Buckley explores the role of the "anointed white man" in the modern world. The protagonist, really a Buckley alter-ego, Blackford Oakes has had every privilege — breeding, looks, wealth, health, intelligence, and entry into the homes of the elite. He is a respected war hero who is recruited by a friend to "help" his country during a time of "peace."
The questions that Buckley asks are important ones. He asks, what is the role of a citizen during "peace time?" What is acceptable behavior? What are the bounds of morality? What is the difference between Blackford Oakes and the dreaded agents of communism who feel that the end justifies the means? These questions are as valid today as when Buckley wrote this novel.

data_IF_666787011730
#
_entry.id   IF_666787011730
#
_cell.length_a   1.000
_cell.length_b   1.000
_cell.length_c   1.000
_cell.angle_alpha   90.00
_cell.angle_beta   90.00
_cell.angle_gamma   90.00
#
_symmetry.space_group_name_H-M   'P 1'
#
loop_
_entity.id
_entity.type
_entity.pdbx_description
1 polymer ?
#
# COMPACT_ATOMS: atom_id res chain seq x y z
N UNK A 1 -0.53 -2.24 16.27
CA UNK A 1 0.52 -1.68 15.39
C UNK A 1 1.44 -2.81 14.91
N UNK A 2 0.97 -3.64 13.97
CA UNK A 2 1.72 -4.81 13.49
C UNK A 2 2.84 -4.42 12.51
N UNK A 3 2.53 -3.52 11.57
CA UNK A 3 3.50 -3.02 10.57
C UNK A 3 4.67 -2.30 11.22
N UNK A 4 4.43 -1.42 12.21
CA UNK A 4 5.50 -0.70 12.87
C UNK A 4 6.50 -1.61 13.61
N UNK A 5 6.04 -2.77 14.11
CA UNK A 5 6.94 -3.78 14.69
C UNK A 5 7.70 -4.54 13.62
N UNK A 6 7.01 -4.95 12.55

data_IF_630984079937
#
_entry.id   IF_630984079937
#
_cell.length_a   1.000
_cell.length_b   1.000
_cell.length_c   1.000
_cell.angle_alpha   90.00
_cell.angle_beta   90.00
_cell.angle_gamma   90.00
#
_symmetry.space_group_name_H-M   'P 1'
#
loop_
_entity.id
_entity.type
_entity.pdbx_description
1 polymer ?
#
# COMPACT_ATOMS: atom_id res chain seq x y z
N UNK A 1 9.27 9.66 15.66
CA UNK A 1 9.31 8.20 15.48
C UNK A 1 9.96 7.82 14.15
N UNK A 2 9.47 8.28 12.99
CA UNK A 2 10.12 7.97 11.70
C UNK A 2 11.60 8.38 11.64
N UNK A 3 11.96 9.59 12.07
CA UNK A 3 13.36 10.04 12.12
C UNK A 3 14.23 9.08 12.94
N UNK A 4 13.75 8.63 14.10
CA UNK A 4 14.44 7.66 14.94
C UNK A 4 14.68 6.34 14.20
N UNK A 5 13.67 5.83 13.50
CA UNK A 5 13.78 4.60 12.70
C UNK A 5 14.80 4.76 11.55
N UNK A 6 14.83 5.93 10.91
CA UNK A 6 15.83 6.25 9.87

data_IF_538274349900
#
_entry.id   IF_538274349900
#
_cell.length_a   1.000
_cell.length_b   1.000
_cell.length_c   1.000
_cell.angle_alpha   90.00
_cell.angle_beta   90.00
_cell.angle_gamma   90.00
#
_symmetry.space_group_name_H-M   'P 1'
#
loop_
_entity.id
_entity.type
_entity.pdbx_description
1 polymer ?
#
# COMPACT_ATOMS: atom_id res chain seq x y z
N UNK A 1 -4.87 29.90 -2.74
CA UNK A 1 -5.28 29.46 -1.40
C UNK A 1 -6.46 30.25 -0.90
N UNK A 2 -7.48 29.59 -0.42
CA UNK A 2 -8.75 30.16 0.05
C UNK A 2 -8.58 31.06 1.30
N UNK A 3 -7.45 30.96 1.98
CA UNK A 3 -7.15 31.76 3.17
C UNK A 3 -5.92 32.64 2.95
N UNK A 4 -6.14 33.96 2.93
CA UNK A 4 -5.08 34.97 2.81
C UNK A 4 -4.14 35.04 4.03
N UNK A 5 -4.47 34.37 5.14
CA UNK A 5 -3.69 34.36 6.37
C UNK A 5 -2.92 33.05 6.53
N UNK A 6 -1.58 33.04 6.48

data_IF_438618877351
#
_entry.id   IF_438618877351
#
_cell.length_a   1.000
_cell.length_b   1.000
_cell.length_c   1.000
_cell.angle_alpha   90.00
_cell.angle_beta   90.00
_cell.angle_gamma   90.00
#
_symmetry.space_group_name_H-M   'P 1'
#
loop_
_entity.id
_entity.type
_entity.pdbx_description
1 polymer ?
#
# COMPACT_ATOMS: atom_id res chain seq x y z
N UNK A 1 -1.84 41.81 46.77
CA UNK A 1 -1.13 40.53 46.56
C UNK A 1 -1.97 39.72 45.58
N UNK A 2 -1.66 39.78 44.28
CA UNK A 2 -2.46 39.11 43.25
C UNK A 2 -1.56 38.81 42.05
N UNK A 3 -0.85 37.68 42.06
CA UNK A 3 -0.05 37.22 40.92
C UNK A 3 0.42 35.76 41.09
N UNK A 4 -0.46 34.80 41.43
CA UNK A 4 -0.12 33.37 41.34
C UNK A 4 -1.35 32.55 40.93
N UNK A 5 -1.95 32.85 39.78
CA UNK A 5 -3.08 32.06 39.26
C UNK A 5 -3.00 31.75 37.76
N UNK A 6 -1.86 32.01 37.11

(The entire section is 122 words.)